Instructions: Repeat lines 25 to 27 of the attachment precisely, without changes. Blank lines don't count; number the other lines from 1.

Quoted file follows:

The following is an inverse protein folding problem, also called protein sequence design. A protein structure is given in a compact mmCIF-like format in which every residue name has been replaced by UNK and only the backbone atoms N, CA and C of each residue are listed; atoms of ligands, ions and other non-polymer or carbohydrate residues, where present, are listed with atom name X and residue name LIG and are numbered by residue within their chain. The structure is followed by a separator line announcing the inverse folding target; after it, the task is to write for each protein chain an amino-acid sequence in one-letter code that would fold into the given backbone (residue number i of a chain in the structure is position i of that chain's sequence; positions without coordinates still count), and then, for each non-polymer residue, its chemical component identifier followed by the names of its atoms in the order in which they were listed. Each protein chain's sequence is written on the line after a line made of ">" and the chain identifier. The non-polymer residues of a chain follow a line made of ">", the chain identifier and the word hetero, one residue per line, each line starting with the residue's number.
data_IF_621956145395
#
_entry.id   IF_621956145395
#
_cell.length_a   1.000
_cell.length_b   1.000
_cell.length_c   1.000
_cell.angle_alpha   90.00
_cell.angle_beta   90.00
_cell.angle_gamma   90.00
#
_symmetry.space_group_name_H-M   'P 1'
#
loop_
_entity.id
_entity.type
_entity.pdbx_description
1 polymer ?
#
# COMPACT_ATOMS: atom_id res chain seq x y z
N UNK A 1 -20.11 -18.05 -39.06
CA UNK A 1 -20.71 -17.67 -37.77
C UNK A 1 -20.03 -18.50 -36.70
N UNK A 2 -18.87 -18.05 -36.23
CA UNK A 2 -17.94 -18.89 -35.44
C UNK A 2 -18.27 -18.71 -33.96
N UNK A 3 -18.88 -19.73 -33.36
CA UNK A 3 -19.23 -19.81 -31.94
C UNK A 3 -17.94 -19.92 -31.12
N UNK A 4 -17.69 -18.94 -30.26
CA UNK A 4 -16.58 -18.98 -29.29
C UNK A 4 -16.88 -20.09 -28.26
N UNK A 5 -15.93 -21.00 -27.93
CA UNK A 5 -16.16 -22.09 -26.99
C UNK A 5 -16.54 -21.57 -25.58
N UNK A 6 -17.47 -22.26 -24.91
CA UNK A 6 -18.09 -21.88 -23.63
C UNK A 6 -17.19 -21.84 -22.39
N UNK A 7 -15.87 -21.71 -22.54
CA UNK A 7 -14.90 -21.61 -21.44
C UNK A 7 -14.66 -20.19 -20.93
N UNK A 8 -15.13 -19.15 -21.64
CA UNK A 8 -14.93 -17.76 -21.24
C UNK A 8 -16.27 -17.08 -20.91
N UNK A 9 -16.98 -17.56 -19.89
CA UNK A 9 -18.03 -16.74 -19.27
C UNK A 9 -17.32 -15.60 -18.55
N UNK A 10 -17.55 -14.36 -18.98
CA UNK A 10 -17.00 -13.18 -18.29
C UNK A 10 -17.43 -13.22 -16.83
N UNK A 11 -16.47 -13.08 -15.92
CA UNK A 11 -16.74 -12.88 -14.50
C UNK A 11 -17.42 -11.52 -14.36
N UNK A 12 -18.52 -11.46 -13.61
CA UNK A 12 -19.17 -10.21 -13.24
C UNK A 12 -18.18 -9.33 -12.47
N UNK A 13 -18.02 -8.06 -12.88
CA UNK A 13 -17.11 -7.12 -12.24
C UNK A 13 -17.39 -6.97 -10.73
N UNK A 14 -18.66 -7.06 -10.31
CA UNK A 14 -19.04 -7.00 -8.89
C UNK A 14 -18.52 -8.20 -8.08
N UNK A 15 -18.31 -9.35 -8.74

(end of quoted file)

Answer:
N UNK A 2 -18.87 -18.05 -36.23
CA UNK A 2 -17.94 -18.89 -35.44
C UNK A 2 -18.27 -18.71 -33.96